- Within each UWP is a remarks section, used to record various information that might be of interest. Its main use, however, is to record Trade classification codes for the use of merchants and other traders.
- Not all world descriptions have trade classifications and/or remarks, some have many of each.
- The trade classification data is only as good as the source. Prospective merchants should be aware that trade classification data may change or be incorrect.
Description / Specifications
Trade Classifications are used in determining the purchase/sale price of goods.
- The area in the UWP for the trade classifications (which are usually abbreviated to two letters) is also used for additional remarks.
Sample Trade Code (TC) Sequence/s
TC Sequences are a newer astrographic convention and have not been fully regularized by the IISS yet.
UWP Typical TC Format Key [Ag Ni Ga / An Tp / Huma3 Varg7 / O:8511] Sequence 1
Remarks Ag Ni Ga An Tp Huma3 Varg7 O:8511 A mainworld may have all or none of the sequences.
- None is represented by a dash "-".
Agricultural, nonindustrial garden world.
- Seq-1 represents primary or common trade codes: economic, planetary, population, etc.
A temperate climate world with an ancients site.
- Seq-2 represents uncommon tags like climate, zones, politics, or other special features.
30% human & 70% vargr population.
- Seq-3 represents sophont demographics. The default is HumaW or 100% human.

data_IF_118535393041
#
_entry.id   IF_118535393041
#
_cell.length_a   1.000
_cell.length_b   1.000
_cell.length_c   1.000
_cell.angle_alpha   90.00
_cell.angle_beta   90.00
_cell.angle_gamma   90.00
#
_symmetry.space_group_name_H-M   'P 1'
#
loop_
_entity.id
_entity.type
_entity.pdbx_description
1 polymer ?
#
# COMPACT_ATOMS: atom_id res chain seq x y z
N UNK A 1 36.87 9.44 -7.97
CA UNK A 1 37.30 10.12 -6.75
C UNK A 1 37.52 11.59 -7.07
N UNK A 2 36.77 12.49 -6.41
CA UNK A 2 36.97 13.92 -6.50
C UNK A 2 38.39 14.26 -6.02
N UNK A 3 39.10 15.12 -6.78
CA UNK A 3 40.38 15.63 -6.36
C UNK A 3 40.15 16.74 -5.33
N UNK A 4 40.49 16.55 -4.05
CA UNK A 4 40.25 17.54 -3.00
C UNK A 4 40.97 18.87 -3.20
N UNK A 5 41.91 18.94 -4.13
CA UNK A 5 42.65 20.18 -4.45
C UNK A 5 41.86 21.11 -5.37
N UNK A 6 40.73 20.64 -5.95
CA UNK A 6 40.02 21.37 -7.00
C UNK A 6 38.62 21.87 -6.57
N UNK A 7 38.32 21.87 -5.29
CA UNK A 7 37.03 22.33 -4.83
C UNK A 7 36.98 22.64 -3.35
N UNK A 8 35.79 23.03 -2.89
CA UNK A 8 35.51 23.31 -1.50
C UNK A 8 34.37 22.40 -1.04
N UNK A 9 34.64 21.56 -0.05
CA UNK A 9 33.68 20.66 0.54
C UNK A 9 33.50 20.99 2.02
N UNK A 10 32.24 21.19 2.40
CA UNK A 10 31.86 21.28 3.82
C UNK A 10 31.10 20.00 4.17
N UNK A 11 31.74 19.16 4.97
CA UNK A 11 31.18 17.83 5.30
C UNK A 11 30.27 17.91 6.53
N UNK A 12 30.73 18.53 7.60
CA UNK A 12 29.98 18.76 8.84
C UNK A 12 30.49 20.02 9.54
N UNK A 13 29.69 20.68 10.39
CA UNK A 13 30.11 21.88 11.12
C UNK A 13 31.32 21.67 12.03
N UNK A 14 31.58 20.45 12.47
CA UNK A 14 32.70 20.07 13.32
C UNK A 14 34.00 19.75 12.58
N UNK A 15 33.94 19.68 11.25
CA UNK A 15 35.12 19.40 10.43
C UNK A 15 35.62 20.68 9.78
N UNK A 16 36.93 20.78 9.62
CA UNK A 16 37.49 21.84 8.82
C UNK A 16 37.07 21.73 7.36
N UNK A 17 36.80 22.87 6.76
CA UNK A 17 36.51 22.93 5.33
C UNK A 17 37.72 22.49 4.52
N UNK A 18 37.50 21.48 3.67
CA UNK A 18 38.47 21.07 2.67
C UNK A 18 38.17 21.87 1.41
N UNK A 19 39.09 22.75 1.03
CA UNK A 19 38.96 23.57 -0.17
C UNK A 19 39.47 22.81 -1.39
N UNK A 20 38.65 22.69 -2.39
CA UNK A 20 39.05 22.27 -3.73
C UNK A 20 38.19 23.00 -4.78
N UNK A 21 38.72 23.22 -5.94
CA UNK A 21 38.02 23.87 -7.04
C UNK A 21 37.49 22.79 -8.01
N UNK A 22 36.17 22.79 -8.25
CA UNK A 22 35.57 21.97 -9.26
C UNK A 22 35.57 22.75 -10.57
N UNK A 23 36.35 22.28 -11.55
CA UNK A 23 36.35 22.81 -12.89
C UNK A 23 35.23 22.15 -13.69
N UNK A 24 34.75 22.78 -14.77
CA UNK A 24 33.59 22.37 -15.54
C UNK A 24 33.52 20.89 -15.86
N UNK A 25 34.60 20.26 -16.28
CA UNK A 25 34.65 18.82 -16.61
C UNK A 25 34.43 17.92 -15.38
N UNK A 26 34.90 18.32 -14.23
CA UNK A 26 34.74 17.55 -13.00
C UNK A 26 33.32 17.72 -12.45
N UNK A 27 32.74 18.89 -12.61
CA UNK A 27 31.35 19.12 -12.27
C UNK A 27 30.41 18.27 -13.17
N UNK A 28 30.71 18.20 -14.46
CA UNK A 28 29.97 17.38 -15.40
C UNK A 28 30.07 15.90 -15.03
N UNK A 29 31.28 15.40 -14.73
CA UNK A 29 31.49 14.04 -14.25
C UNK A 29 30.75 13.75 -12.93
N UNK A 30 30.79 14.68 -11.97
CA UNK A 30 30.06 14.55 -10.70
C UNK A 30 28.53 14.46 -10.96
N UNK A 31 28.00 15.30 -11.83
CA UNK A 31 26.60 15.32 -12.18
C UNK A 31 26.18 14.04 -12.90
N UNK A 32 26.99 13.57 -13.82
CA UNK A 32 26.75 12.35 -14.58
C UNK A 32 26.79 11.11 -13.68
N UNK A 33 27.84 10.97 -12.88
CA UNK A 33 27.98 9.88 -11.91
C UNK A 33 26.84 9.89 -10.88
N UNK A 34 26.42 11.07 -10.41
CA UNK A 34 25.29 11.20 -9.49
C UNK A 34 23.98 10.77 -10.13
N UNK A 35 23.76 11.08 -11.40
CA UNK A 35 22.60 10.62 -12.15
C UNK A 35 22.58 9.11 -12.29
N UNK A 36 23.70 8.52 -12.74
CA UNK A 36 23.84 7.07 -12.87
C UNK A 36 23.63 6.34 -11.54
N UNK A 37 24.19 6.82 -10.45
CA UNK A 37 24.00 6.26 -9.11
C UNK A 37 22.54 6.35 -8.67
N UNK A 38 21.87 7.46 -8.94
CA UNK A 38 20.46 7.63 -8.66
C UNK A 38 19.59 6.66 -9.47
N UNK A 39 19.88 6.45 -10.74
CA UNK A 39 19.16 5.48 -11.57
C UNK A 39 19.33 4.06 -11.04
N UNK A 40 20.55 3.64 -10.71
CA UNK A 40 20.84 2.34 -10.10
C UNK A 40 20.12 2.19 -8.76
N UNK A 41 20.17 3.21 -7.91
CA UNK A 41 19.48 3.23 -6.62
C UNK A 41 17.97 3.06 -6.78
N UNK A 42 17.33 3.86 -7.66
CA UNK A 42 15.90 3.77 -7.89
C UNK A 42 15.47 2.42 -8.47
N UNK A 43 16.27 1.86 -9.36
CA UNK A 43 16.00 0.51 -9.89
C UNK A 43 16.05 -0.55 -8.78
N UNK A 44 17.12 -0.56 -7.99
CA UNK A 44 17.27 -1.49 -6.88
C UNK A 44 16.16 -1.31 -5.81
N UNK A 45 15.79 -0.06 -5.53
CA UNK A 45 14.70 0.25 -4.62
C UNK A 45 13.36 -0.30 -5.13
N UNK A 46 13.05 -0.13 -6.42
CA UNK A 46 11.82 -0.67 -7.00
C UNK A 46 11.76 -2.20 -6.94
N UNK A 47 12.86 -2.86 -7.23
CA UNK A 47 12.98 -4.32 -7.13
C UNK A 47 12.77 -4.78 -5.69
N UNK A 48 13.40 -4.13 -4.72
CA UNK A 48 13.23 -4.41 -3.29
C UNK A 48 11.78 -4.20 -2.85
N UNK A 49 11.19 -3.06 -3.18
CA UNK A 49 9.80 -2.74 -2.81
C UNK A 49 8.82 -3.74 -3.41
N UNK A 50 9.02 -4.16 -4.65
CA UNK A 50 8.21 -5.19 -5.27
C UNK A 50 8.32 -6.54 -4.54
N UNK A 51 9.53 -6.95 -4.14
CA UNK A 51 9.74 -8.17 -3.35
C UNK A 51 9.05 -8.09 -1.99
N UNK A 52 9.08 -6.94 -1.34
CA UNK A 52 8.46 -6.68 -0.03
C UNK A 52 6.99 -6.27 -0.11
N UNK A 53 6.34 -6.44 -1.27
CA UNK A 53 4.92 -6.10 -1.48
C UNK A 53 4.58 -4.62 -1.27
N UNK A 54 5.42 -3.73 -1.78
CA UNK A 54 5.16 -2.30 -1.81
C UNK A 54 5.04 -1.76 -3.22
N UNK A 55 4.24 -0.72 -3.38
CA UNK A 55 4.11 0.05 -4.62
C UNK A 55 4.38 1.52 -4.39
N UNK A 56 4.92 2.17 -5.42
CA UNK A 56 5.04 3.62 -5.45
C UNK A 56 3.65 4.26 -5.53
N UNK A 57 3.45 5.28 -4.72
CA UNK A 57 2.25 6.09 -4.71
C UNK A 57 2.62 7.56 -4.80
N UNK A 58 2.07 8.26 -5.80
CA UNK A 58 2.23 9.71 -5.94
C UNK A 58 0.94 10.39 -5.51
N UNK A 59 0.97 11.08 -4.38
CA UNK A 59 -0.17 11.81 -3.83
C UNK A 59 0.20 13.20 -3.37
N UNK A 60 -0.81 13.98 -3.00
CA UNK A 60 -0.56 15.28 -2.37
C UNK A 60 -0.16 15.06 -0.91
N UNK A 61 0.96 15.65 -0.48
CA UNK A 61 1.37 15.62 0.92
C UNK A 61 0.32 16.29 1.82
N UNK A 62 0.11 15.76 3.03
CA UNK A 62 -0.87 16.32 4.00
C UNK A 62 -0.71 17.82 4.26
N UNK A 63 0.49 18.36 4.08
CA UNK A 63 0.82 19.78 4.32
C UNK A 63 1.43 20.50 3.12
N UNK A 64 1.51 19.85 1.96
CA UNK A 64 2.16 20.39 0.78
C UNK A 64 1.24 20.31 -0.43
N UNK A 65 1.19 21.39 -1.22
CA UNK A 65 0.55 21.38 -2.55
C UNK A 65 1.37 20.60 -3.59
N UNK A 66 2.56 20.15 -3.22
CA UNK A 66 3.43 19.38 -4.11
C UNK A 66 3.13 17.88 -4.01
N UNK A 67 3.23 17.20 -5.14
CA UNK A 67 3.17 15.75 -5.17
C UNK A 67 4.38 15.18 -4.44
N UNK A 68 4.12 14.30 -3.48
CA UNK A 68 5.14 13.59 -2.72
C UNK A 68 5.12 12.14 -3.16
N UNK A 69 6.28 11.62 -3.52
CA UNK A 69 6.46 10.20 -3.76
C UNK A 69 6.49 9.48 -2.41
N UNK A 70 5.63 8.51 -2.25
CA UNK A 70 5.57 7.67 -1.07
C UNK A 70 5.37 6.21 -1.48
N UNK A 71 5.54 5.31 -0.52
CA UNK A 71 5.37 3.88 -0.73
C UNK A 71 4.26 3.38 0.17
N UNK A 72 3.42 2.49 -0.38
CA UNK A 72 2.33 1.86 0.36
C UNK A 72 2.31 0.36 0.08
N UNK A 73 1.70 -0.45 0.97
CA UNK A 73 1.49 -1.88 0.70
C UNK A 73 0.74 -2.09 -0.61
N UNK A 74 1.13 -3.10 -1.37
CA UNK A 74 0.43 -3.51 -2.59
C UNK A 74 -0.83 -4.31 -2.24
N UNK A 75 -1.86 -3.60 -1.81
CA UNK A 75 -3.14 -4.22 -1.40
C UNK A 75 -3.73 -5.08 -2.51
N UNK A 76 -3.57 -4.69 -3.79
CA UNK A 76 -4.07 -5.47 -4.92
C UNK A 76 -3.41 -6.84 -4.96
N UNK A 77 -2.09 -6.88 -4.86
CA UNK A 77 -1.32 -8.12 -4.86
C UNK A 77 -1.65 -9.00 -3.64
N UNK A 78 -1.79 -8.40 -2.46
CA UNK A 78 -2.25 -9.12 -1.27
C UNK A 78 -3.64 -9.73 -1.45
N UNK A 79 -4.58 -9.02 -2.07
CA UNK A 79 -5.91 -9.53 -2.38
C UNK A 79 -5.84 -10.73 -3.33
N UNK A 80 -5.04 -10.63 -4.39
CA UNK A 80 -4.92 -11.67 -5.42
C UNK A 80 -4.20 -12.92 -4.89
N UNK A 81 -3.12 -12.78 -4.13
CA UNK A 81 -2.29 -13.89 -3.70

- Insignificant percentages of other sophonts.
- Should equal 100%.
This world is occupied from world 8511 within the same sector.
- Seq-4 represents political relationships, usually of subjugation.
- Every "C" has one or more "O" counterparts.
- A world with coordinates of 8511 is impossible. It's just an example.
This example does not come from any actual world within Charted Space.
- It is possible for a world to have many colonies.
- "O" worlds are worlds that are occupied from a mother world. It is only possible to be occupied by one world at a time under normal conditions.
- "C" worlds have colonies on other worlds. Worlds that start colonies may have any number of colonies. In fact, some high population worlds within Charted Space have five, six, or more colonies.
Trade Classification Codes
Trade classifications are divided into seven categories:
- Economic (primary code)
- Planetary (primary code)
- Population (primary code)
- Climate (secondary code)
- Political (secondary code)
- Secondary (secondary code)
- Special (secondary code)